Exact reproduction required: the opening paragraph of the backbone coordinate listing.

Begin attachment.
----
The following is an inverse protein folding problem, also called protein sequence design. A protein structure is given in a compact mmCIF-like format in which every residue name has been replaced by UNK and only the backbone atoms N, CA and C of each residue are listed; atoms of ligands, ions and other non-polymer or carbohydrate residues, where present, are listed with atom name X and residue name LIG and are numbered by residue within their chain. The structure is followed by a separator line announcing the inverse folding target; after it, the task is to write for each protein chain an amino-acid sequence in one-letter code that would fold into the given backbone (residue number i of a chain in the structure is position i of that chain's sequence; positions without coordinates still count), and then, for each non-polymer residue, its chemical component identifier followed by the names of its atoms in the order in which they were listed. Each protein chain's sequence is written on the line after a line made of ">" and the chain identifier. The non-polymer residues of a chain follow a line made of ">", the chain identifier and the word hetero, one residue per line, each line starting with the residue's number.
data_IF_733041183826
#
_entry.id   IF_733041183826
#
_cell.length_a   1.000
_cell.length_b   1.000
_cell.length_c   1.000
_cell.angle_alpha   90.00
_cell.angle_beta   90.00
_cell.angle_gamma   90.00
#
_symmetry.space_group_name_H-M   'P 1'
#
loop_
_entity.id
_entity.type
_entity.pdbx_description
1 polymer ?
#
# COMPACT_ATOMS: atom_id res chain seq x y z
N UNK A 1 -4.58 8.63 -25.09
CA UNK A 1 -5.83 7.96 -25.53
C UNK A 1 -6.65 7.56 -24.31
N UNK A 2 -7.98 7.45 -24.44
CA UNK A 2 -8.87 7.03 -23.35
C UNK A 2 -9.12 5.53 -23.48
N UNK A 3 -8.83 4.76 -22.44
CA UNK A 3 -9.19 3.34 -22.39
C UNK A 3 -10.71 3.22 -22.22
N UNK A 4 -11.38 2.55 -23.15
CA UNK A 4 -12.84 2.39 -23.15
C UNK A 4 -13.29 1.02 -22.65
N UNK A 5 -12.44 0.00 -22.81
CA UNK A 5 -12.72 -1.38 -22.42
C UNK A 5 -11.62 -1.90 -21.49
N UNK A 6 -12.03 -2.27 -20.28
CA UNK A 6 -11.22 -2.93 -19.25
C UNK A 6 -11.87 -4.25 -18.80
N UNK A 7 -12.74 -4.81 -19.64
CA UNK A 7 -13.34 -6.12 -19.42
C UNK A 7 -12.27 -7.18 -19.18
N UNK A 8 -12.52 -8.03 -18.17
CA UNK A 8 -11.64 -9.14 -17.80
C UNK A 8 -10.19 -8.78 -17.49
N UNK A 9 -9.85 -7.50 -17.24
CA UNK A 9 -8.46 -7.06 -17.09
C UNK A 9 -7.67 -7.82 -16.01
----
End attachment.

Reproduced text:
The following is an inverse protein folding problem, also called protein sequence design. A protein structure is given in a compact mmCIF-like format in which every residue name has been replaced by UNK and only the backbone atoms N, CA and C of each residue are listed; atoms of ligands, ions and other non-polymer or carbohydrate residues, where present, are listed with atom name X and residue name LIG and are numbered by residue within their chain. The structure is followed by a separator line announcing the inverse folding target; after it, the task is to write for each protein chain an amino-acid sequence in one-letter code that would fold into the given backbone (residue number i of a chain in the structure is position i of that chain's sequence; positions without coordinates still count), and then, for each non-polymer residue, its chemical component identifier followed by the names of its atoms in the order in which they were listed. Each protein chain's sequence is written on the line after a line made of ">" and the chain identifier. The non-polymer residues of a chain follow a line made of ">", the chain identifier and the word hetero, one residue per line, each line starting with the residue's number.